This is my third guest blog post for Stanford Libraries’ Digital Library Blog at the invitation of Cathy Aster, a Product and Service Manager in Digital Library Systems and Services (DLSS) at Stanford University, who was my assigned Conversation Partner in the inaugural 2019 cohort of the Authenticity Project organized by CLIR/DLF and the HBCU Library Alliance.
Digital Library Blog
Lots of interesting research is deposited into the Stanford Digital Repository every month, but when the research is about crocodiles, you know we have to know more!
While there are at least 26 species of crocodiles around today, many more forms of crocodiles have existed over the past 250 million years. Extinct crocodiles include those that were both much larger and much smaller than those living today.
I am pleased to announce Hannah Frost’s promotion to Assistant Director for Digital Services in DLSS.
Guest blogger Adria Castellucci, librarian for Rare Books and Library Collections at the Australian Museum, describes the impact of her request to digitize the earliest guide for visitors published by the Australian Museum, which outlined not only the contents but the physical arrangement of the specimens. The 1873 Guide to the contents of the Australian museum is an important work in their institution's history, and including Stanford's digital object makes their collection complete.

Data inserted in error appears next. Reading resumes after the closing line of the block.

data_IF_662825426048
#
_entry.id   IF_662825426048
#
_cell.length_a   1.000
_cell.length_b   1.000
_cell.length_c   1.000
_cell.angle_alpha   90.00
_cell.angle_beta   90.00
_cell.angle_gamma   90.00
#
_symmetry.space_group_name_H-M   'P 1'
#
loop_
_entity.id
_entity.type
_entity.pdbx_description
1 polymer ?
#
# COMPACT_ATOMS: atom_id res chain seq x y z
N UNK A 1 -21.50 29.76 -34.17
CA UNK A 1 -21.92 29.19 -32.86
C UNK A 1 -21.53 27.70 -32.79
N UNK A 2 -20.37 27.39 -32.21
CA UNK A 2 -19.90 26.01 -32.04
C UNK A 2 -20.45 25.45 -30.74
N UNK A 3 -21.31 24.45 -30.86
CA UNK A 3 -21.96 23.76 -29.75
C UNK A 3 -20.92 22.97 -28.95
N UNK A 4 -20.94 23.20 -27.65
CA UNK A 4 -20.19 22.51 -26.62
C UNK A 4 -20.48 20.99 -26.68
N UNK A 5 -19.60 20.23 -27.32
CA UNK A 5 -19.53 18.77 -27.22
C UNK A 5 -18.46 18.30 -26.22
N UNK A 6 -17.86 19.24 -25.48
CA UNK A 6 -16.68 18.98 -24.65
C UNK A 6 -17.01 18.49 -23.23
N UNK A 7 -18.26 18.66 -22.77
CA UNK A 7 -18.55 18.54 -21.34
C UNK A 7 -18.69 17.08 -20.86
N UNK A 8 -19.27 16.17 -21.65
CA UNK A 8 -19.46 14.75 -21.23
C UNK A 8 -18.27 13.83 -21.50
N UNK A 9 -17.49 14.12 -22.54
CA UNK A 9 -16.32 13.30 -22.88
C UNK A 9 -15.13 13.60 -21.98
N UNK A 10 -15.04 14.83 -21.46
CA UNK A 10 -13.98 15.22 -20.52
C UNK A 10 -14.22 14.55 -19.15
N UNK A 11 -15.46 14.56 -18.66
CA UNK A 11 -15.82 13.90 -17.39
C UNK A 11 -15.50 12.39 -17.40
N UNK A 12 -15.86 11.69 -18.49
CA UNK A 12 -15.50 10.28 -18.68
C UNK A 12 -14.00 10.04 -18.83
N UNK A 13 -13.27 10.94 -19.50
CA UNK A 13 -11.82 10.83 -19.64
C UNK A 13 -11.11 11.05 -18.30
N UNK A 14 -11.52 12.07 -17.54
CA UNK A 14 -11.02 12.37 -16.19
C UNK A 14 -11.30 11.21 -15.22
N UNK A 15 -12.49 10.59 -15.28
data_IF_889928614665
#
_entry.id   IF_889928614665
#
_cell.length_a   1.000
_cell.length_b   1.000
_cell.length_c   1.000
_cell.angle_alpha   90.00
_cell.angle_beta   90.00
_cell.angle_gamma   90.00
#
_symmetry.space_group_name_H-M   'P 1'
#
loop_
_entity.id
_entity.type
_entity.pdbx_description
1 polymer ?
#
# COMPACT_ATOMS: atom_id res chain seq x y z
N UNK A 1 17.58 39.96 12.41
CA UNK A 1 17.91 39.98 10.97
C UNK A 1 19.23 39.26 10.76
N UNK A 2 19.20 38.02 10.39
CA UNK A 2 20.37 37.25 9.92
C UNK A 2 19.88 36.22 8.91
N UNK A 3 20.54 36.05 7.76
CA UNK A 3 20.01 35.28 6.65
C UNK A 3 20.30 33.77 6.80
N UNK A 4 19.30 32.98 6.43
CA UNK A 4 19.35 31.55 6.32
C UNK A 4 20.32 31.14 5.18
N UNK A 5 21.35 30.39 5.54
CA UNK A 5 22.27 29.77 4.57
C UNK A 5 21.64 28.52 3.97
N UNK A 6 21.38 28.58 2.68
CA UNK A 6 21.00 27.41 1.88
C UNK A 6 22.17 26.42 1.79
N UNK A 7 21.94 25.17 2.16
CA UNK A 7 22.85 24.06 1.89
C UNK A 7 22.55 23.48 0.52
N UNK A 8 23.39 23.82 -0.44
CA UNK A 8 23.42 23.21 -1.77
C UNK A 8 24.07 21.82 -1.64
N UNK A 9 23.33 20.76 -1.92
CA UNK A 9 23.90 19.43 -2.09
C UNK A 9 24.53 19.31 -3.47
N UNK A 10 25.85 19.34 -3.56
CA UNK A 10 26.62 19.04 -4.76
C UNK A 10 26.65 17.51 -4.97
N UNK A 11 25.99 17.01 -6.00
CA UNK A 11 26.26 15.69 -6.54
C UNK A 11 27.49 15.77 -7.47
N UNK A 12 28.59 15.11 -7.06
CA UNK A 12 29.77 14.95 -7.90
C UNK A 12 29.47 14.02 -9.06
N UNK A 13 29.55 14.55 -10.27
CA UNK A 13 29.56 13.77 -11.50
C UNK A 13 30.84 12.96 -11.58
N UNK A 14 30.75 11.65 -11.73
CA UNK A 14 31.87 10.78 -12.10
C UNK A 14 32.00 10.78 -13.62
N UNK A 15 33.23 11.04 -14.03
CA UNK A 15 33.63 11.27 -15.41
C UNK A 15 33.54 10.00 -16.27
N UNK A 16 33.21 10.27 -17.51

Welcome to the Fall 2019 Digital Library Services Newsletter, prepared by the Product and Service Management team! This newsletter includes contributions from: Cathy Aster, Hannah Frost, Dinah Handel, Andrew Berger, and Michael Olson.
Who could have guessed it? Player pianos rolls, those curious scrolls of punched, now brittle and yellowed paper you might come across at the thrift store, are at the center of new research underway at – where else? -- the Center for Computer Research in Music and Acoustics (CCRMA).
The Society of American Archivists has established October 2nd as #AskAnArchivist Day, focused on outreach through answering questions posted to Twitter with the hashtag #AskAnArchivist. The Lighting the Way project team sees this a great opportunity to reach out to the archives and special collections community around starting to think about the big questions facing our project.
It’s back to school time! As students return to campus for the new academic year, we look back at the stream of undergraduate theses and other capstone works published in the Stanford Digital Repository (SDR) by graduating students last year. As usual, it was a healthy crop! The 2019 year is particularly noteworthy due to the high number of deposited works distinguished with prizes and medals.